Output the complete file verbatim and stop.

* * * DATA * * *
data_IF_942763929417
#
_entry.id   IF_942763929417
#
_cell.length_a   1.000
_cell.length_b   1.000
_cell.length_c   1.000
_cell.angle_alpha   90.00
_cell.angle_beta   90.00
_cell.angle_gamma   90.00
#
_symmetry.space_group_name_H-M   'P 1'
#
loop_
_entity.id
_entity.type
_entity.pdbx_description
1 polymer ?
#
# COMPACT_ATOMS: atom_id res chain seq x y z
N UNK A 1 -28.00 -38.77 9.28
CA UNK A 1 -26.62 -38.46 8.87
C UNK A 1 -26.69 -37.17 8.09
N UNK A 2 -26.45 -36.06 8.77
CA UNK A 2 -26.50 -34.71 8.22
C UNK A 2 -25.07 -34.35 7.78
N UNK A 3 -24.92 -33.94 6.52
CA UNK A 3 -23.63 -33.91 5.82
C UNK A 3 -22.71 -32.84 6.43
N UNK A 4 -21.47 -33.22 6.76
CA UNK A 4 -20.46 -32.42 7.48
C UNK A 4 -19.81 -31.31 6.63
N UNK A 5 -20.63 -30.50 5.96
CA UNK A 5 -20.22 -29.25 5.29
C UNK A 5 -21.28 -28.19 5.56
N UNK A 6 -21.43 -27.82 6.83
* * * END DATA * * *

data_IF_942763929417
#
_entry.id   IF_942763929417
#
_cell.length_a   1.000
_cell.length_b   1.000
_cell.length_c   1.000
_cell.angle_alpha   90.00
_cell.angle_beta   90.00
_cell.angle_gamma   90.00
#
_symmetry.space_group_name_H-M   'P 1'
#
loop_
_entity.id
_entity.type
_entity.pdbx_description
1 polymer ?
#
# COMPACT_ATOMS: atom_id res chain seq x y z
N UNK A 1 -28.00 -38.77 9.28
CA UNK A 1 -26.62 -38.46 8.87
C UNK A 1 -26.69 -37.17 8.09
N UNK A 2 -26.45 -36.06 8.77
CA UNK A 2 -26.50 -34.71 8.22
C UNK A 2 -25.07 -34.35 7.78
N UNK A 3 -24.92 -33.94 6.52
CA UNK A 3 -23.63 -33.91 5.82
C UNK A 3 -22.71 -32.84 6.43
N UNK A 4 -21.47 -33.22 6.76
CA UNK A 4 -20.46 -32.42 7.48
C UNK A 4 -19.81 -31.31 6.63
N UNK A 5 -20.63 -30.50 5.96
CA UNK A 5 -20.22 -29.25 5.29
C UNK A 5 -21.28 -28.19 5.56
N UNK A 6 -21.43 -27.82 6.83